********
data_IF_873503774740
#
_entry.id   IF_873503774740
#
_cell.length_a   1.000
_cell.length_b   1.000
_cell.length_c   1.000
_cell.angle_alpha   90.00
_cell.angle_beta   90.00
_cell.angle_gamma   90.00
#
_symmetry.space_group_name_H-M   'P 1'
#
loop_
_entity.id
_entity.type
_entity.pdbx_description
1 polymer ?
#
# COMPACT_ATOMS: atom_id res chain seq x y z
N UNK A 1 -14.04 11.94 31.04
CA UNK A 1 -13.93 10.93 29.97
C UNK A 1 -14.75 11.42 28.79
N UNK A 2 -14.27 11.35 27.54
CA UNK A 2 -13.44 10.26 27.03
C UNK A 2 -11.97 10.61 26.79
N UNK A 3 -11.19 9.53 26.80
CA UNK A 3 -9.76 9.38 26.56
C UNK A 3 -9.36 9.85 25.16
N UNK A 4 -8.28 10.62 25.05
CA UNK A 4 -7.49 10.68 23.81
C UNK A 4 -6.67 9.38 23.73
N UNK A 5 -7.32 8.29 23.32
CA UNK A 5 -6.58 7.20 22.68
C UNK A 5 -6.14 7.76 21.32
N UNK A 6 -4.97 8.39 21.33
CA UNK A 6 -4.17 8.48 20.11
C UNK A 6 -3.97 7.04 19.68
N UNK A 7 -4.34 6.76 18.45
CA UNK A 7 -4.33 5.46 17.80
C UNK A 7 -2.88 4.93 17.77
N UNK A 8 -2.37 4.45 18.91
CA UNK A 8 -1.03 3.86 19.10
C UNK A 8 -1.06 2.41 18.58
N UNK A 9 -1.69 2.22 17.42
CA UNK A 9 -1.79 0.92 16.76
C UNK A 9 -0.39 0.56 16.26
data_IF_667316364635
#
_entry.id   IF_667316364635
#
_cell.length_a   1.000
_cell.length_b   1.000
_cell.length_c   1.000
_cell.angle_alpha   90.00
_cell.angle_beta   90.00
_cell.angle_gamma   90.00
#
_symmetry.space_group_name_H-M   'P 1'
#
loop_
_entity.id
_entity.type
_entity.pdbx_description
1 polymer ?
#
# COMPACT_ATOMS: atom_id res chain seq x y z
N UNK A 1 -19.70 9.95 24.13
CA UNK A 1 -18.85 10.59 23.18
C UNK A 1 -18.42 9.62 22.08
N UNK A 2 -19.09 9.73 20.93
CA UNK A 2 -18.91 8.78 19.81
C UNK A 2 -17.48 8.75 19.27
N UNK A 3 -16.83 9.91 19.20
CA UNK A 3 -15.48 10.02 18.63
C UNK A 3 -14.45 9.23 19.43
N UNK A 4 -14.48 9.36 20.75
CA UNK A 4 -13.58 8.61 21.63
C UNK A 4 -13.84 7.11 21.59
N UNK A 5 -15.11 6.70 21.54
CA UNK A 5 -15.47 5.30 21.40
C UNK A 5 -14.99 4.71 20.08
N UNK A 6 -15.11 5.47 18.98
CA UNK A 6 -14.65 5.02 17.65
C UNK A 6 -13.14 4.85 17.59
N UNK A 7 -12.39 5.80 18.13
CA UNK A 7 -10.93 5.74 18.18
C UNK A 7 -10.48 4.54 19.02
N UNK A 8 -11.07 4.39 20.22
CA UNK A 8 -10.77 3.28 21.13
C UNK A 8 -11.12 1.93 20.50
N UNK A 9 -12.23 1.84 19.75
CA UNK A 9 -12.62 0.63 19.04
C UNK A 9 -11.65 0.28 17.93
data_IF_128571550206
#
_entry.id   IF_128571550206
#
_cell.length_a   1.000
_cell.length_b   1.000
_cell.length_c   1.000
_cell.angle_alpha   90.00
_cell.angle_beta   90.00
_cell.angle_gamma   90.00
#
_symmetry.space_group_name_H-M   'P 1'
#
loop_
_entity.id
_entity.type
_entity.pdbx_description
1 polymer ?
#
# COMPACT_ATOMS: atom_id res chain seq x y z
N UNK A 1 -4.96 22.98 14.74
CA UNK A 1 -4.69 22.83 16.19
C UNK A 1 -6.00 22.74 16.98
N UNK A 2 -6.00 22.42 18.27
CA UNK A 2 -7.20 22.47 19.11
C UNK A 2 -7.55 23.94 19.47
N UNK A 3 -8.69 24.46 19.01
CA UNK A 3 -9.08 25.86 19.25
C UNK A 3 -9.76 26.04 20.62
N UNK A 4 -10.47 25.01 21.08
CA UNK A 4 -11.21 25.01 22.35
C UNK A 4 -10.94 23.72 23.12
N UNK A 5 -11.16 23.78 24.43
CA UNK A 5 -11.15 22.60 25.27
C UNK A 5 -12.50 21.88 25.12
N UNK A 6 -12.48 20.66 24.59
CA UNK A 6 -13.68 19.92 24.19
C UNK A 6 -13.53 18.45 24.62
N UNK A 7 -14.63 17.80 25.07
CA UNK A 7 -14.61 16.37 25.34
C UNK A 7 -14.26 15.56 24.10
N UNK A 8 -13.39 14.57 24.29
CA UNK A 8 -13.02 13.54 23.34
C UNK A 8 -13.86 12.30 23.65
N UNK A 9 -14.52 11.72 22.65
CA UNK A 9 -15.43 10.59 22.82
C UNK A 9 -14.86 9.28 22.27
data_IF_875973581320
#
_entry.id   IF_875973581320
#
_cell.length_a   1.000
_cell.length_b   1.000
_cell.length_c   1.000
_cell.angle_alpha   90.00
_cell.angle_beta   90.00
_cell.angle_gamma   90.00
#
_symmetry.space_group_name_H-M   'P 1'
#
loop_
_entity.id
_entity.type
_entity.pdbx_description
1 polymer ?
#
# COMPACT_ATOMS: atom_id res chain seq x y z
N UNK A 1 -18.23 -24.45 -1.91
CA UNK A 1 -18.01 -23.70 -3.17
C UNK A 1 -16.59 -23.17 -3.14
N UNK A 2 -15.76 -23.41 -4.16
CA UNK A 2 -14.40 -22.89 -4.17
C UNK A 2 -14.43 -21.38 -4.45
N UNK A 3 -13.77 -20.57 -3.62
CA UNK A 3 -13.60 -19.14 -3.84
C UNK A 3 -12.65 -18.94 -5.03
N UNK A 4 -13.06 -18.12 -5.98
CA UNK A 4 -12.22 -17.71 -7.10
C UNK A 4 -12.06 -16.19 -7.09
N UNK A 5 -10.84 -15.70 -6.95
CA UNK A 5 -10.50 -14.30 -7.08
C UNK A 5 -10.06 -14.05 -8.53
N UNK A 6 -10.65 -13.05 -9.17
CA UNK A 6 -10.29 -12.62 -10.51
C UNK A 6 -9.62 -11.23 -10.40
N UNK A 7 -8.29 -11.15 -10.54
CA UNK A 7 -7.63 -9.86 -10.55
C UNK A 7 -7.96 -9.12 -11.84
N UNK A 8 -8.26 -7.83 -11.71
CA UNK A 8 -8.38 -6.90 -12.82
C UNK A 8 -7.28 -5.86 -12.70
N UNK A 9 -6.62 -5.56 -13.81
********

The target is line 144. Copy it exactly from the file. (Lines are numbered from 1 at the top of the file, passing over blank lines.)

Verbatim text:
_entry.id   IF_875973581320